Daryl Burnaby

Podcast Interview

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BFP: What do you do?

DB: The team that I work in is called Global Health Programs and we are a team of 10 people who are dedicated to helping further GSK initiatives focused on access to healthcare in the most underserved communities.

Two key strategic themes for GSK are innovation and access. ‘Innovation’ is all about inventing the next wave of medicines and healthcare and vaccines, for example the new malaria vaccine that has just recently been in the news. ‘Access’ is how do you make sure that the products that you have are accessible to people at the right price and actually get to the people that need them the most, rather than just a smaller proportion of people who are either are able to afford them, or who are located in cities, or live in more developed countries.

That’s what we do, as a team we work alongside the business to help deliver one of its key objectives – improving access to healthcare.

For GSK it is not about having corporate social responsibility programmes and separately carrying out your business, it is about being a responsible business – bringing the two together.

BFP: What is the best part of your job?

DB: I’ve been in my current role for a couple of years and what is exciting to see, is that we are moving from programme set up to a stage where we are beginning to see the impact of our initiatives.

A year ago we could say, ‘this program has trained 500 people in this country’ and now what I am seeing in reports is amazing. There is already a difference in the mortality and the morbidity rates in a number of communities. For example, in Nepal we have a program, based in the most western part of the country. In this community we have seen a change in mortality rates for mothers and children from over 350 down to about 50 over the project period. We can’t say that is due to our work alone, but what we have delivered is the training of health workers who work with women and children on their health issues. So to actually see those changes in health and mortality rates is fabulous. Moving to that place where we you can really start to see the impact of the work we are doing- that is one of the highlights of my work.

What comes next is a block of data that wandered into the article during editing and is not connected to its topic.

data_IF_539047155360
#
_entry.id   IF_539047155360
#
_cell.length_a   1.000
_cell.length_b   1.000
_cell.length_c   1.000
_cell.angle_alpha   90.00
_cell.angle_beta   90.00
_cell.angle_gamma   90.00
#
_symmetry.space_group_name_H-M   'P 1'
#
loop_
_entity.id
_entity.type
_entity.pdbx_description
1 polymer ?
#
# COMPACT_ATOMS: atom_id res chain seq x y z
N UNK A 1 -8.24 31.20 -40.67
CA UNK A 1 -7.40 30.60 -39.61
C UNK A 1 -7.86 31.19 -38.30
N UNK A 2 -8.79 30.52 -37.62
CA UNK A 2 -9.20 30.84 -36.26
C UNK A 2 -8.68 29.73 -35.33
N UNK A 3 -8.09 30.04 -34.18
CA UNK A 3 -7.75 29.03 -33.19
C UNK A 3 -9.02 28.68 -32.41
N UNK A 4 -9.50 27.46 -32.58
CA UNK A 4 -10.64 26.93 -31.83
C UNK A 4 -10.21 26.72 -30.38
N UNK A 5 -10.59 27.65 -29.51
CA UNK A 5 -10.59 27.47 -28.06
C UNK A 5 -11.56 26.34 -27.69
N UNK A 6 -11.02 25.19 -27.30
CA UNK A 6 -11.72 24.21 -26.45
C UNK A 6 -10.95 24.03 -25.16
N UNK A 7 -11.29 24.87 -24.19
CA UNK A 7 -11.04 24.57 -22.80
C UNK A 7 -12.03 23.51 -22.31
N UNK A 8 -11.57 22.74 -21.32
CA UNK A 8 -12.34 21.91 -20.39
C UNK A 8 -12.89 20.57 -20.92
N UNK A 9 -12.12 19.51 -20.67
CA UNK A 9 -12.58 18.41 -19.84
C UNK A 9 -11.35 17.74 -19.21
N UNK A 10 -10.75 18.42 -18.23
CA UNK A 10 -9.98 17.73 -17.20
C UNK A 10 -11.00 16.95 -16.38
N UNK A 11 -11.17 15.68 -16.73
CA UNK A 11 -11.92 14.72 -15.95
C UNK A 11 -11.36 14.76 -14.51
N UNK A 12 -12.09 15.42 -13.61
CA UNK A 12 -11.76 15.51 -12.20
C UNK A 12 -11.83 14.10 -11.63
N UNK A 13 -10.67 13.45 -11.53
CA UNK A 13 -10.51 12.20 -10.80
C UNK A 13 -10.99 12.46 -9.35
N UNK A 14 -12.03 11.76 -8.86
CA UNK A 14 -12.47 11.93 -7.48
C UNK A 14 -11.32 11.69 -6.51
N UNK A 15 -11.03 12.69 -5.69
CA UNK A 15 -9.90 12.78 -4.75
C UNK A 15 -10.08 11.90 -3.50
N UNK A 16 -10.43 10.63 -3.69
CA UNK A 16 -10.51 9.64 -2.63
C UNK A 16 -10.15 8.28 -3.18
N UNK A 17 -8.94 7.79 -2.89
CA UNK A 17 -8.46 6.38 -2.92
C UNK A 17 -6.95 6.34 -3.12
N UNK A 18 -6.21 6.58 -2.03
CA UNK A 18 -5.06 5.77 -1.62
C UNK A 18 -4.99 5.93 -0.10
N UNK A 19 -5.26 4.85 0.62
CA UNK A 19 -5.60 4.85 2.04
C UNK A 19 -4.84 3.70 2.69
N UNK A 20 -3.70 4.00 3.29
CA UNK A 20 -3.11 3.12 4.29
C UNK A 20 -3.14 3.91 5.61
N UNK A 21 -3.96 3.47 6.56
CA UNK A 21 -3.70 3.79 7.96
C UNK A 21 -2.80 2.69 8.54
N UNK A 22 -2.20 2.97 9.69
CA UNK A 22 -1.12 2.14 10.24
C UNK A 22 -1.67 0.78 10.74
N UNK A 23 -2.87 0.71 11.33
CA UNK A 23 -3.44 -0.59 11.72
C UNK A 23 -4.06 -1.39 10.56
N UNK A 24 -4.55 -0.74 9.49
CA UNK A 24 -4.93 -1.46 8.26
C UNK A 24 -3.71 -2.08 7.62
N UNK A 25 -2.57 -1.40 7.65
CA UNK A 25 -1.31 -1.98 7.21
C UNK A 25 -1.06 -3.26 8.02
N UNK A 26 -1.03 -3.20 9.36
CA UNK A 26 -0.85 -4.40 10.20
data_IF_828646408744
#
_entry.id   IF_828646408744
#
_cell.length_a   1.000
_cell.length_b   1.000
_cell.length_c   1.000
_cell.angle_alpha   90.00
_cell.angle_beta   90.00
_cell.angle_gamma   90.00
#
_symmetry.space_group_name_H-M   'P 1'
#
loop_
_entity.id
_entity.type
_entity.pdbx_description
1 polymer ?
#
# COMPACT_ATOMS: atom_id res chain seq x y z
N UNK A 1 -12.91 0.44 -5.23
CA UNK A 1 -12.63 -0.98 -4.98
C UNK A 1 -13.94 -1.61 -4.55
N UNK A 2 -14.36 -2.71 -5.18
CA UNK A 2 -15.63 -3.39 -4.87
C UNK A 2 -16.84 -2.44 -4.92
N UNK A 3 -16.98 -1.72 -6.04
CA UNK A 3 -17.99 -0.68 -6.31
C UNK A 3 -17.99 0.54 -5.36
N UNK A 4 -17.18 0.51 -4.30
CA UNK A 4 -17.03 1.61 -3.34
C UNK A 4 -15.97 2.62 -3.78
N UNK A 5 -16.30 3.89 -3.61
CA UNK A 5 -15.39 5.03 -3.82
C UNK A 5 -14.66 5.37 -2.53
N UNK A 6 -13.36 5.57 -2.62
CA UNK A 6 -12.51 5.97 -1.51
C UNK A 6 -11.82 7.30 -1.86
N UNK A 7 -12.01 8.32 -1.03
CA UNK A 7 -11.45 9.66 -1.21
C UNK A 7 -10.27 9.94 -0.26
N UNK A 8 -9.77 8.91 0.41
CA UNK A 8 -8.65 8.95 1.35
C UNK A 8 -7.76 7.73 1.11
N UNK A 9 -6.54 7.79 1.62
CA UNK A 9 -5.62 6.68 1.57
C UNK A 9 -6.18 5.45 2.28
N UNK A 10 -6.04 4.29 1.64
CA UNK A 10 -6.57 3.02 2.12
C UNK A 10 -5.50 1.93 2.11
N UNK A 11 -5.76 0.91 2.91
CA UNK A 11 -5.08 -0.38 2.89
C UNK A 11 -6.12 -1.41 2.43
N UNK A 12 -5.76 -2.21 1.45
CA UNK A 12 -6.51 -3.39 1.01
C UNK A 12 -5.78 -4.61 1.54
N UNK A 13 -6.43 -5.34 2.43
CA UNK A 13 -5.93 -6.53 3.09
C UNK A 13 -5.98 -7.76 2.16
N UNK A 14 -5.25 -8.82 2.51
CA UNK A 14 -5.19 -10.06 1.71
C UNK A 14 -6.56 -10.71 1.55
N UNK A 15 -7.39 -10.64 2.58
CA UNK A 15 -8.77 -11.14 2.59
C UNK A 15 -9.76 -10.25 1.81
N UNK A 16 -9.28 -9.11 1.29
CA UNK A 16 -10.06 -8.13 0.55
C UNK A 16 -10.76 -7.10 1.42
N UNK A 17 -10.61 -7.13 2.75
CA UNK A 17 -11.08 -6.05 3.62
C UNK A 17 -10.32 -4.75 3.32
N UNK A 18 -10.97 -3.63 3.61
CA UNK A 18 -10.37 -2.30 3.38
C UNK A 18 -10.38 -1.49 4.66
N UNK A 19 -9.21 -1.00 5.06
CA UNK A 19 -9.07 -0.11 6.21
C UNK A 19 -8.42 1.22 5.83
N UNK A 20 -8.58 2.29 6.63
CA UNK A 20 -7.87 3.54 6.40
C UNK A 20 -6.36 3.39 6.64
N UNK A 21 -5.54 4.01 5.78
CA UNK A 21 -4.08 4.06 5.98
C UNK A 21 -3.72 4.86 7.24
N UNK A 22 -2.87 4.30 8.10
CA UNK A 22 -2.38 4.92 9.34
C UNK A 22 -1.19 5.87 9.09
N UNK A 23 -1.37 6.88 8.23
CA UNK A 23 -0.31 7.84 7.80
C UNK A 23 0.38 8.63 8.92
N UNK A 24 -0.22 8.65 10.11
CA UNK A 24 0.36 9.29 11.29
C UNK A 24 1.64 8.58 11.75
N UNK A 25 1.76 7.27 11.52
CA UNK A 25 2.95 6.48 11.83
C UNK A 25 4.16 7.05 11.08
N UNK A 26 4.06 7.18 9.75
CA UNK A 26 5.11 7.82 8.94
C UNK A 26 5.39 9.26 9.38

BFP: What have been your greatest challenges?

DB: I face my greatest challenges when trying to make sure that we are consistent in what we do.

We are currently managing projects in 35 of the 49 least developed countries, there are some very worthy projects and ideas that people have, that don’t meet our focus areas, so it just doesn’t make strategic sense to invest in them. Even though they are great projects.

For example, a manager could approach me explaining, there is a huge need in Myanmar for hygiene and sanitation and there is this great organization that we could use our 20% profit reinvestment commitment to support it. Perhaps fund their school hygiene and sanitation programme. And despite it being a great programme and all the work going into it, we have to say no we can’t support it. This is not an easy thing to do and it is the most challenging part of my role.

In order to be focused on what we are doing we sometimes have to say ‘no’ to things. We have a very clear sense of where our strengths are and where we can provide the greatest support, in the end it always makes the most sense to stick to that.